The exhibition, ‘Views of a City: Mumbai’, is the culmination of a six-month intercultural project implemented by the Goethe-Institut / Max Mueller Bhavan Mumbai. It celebrates 10 years of the ‘Schools: Partners for the Future’ initiative, as well as the 50-year anniversary of the partnership between the cities of Mumbai and Stuttgart.
For some, to turn 50 is the magical threshold that is crossed into old age. For a city partnership, however, it is more like a golden wedding anniversary, a promise that is repeated. The partnership between Mumbai and Stuttgart is one such relationship. Established in 1968, as one of the first between an Indian and a German city, the partnership has since produced several collaborations, events and friendships.
Even if, at first glance, the two cities could not be more different – one, a large city surrounded by green space, the other, a genuine megacity by the sea – there are some characteristics that typify the two cities. Both are drivers of economic growth, both are home to a film industry, and both are proud of their research and education centres. This explains why the student exchange has proved to be particularly fruitful in the past. And thus it comes as no surprise that the idea of the Goethe-Institut / Max Mueller Bhavan Mumbai to organise a photography course on the special features of the two cities met with a very enthusiastic response.
The results of the intercultural project are now on display at the Stuttgart Town Hall. Titled ‘Views of a City: Mumbai’, the exhibition is a collection of the photographs that emerged from the project, with accompanying text.
The Art of Seeing
In August last year, the institute had invited students between the ages of 14 and 17 from both cities to the project
. In Mumbai, 15 students took part. They came from seven schools and were all learning German. The focal points of the project were intercultural exchange and shifting perspectives. And handling a camera with confidence. The young photographers also had to be part of the process of ‘learning to see’ and gathering experience. With this in mind, the initiators placed the focus on the face of the respective city. How do you convey the image to people living in a completely different culture? That was the key question.
“Sudden monsoon showers cause a hustle amongst Mumbai’s rickshaw drivers. I clicked this photo because people in Mumbai love the rains.” | © Dhruv Bangera
The students accompanied by an Indian and a German workshop leader on only four weekends. They learned to see their city with different eyes and divided their views into different categories such as transport, markets, people. One of the tasks was to look for unique features. The youngsters chose their own motives while the final selection for the display was a joint effort.
Through the monsoon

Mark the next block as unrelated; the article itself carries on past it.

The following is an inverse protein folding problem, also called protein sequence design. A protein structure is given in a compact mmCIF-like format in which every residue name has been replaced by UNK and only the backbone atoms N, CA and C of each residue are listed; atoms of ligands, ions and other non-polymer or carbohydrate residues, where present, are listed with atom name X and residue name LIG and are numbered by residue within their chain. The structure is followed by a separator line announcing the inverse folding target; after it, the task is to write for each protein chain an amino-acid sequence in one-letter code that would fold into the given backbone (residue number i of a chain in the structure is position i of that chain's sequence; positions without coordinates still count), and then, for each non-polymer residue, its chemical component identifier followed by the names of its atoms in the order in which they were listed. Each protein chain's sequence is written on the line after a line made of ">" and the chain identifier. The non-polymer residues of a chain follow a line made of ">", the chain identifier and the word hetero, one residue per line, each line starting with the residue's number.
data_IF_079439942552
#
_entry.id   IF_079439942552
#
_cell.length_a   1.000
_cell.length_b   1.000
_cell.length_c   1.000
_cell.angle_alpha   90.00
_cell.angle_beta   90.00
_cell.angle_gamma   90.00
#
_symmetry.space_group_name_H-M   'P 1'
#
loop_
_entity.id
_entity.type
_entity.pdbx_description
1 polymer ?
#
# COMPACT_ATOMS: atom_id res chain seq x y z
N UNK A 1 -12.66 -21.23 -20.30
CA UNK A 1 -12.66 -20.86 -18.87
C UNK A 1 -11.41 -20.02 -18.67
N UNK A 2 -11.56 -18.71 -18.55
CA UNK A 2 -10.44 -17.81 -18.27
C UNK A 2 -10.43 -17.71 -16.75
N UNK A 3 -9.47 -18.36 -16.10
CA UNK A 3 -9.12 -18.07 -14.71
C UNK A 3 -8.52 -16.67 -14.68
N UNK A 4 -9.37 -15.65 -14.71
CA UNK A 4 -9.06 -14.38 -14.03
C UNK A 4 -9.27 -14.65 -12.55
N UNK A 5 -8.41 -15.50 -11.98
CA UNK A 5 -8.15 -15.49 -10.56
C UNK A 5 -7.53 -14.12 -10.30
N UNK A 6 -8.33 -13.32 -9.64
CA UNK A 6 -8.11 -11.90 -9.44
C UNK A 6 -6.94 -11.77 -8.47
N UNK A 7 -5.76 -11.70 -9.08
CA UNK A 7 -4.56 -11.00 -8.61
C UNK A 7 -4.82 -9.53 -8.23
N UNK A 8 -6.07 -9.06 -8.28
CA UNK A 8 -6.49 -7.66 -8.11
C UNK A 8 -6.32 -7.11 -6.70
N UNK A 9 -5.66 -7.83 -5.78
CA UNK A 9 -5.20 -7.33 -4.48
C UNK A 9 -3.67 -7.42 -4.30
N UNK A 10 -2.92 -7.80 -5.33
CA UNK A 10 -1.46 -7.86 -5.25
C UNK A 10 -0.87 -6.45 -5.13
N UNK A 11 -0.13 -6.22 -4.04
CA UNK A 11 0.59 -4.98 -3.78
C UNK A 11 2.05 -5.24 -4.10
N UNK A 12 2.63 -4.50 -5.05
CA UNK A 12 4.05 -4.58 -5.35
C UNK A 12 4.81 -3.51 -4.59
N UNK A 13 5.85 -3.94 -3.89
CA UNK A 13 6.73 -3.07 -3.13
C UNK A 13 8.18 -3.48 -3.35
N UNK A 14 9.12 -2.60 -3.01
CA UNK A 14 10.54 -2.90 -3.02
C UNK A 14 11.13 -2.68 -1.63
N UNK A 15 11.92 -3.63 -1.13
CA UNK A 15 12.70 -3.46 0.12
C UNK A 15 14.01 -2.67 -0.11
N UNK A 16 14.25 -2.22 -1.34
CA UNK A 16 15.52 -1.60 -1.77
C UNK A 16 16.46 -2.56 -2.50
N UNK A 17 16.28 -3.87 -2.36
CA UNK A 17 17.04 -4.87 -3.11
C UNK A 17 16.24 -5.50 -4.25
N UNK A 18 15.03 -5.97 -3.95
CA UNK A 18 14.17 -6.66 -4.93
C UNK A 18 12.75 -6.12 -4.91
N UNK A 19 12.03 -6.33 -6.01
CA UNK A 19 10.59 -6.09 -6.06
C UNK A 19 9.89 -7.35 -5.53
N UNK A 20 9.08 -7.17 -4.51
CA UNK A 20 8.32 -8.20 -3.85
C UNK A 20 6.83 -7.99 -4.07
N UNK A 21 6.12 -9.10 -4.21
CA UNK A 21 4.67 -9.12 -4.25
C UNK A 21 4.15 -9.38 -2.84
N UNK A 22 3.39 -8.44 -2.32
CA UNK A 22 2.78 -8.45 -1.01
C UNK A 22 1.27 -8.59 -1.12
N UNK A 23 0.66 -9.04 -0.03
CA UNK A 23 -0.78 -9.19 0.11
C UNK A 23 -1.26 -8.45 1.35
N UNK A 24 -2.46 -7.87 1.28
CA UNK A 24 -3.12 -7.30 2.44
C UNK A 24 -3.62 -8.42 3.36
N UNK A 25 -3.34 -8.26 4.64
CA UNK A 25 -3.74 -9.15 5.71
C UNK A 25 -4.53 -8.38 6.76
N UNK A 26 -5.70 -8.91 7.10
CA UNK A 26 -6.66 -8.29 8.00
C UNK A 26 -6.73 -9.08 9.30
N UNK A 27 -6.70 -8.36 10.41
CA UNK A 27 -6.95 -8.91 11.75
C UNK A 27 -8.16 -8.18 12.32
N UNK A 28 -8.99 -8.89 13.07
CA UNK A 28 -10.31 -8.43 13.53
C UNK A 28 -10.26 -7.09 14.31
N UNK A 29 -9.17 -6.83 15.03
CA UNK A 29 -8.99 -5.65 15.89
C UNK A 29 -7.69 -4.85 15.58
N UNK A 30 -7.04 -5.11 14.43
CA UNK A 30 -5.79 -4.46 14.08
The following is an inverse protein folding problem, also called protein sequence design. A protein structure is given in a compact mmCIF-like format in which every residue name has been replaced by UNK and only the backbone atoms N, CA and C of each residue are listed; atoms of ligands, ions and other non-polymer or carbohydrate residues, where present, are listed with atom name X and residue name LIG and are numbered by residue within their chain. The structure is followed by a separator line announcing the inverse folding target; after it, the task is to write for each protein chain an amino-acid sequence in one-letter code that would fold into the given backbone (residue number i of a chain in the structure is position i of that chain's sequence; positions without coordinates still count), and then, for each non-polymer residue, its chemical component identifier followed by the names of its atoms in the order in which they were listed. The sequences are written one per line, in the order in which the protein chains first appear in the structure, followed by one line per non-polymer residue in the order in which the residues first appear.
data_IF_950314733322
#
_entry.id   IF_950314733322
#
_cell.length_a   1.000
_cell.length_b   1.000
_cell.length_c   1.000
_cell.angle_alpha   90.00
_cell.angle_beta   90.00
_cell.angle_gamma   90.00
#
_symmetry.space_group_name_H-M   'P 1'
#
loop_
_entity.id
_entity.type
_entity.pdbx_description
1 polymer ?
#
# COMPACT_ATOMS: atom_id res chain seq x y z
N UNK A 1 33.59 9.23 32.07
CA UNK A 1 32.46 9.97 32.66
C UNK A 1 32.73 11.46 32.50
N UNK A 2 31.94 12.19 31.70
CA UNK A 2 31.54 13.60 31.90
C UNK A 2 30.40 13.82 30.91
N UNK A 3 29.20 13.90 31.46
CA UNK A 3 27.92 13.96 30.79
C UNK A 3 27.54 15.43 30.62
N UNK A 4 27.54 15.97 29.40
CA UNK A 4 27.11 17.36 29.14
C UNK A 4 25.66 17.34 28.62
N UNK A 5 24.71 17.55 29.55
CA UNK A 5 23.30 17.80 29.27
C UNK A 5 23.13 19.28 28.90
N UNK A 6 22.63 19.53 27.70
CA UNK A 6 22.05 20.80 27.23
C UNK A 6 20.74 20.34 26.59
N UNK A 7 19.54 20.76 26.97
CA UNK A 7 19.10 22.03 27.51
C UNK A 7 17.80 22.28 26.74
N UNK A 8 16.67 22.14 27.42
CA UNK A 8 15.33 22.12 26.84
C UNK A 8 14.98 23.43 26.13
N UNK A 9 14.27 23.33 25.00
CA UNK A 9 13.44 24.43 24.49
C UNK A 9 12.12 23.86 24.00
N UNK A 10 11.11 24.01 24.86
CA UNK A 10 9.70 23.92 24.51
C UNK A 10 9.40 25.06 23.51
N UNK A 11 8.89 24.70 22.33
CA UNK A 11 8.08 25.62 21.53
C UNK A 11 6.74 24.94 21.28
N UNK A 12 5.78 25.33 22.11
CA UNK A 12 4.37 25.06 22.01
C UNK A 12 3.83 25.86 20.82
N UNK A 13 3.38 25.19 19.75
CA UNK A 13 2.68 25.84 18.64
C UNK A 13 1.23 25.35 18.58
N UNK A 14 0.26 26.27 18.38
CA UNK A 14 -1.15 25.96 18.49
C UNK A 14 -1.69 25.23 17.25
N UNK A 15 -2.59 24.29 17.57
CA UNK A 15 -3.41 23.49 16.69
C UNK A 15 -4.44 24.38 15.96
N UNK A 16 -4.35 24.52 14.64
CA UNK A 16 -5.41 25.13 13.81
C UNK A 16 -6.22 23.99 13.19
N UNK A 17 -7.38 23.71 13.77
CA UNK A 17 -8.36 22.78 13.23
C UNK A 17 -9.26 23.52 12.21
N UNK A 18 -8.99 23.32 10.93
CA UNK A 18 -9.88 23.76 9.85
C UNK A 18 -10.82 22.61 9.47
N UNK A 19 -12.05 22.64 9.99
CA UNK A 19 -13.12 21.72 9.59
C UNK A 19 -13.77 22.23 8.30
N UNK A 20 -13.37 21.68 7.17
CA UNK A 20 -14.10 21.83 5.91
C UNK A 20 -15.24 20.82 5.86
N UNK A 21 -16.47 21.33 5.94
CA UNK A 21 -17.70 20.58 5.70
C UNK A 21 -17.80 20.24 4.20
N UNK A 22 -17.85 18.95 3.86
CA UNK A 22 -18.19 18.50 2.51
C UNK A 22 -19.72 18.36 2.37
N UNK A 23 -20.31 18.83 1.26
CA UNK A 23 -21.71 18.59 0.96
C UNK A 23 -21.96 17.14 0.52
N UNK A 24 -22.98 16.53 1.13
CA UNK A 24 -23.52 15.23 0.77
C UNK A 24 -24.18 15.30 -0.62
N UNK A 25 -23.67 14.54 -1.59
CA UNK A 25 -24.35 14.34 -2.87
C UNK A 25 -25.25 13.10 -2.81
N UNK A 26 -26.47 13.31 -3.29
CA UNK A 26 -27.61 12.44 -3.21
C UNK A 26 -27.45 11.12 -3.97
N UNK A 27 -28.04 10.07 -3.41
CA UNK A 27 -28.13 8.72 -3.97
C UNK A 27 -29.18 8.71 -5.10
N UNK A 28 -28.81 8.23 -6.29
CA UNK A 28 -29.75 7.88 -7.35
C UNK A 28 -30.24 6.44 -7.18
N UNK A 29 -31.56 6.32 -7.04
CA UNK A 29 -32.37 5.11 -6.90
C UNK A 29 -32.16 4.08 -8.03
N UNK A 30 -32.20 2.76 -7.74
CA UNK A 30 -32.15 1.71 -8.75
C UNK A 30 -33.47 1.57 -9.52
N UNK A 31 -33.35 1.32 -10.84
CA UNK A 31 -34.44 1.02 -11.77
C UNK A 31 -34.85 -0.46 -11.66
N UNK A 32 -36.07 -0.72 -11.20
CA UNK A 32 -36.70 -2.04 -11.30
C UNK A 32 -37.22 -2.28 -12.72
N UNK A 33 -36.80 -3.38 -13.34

Indian karma in the heart of the Swabian city? Heavy downpours and thunderstorms over the city that has turned into a cauldron. Normal for Mumbai, Stuttgart’s partner city. It didn’t seem to bother Beata Weber, head of the language department at the Goethe-Institut in Mumbai. ‘The monsoon has just arrived here and will stop only after three or four months,’ she says during the opening on 3 July 2018.
© Jochen Weber
Beata Weber during the opening of the exhibition at the Stuttgart Town Hall.
© Jochen Weber
The audience listens attentively.
© Jochen Weber
Guests discussing the images of the students.
© Jochen Weber
A foreign world: A visitor thoughtful infront of the pictures.
Together with Isabel Fezer, the mayor of Stuttgart, Beata Weber inaugurated the exhibition. Coinciding with one of the games at the FIFA World Cup, one would have wished for a few more visitors at the opening because the extremely professional photographs provide rare insights into what can be an exotic world.
A really good photograph also tells a story, says Beata Weber. And the young Indians have succeeded splendidly. ‘Some visitors asked if one could buy the photographs. What a fantastic compliment. And Mayor Fezer was ready to attend my husband’s photography course right away.’
Jochen Weber was responsible for professional support for the project. ‘It was impressive to see how the eye changed in the course of the project. Initially the students would still photograph everyday objects found in their immediate environment. Until they understood to choose the motives that truly represented their country,’ says Jochen Weber.
No picture without caption: the photographers had to find them themselves. | © Jochen Weber
The photographs are accompanied by texts composed by the students themselves. That was one of the aims right from the outset. After all, teaching German is one of the Goethe-Institute’s primary objectives. Therefore, the photographers had to find captions for the pictures themselves. The accompanying text – about themselves and their experiences during the project – was also written by them. This is what allows visitors to the exhibition to gain an insight into the other culture and what lends it its special charm.
Impressions from the capital of Swabia
And the German side? In Stuttgart, the Eberhard-Ludwigs-Gymnasium agreed to participate in the project with a class of students of the same age as the students in Mumbai. It has a partner school in Mumbai and regularly organises a student exchange. But the youngsters from Swabia need time before ‘Views of a City: Stuttgart’ is complete and can also be shown in Mumbai. Results that meet their expectations and high standards are expected early next year. The bar has been set high.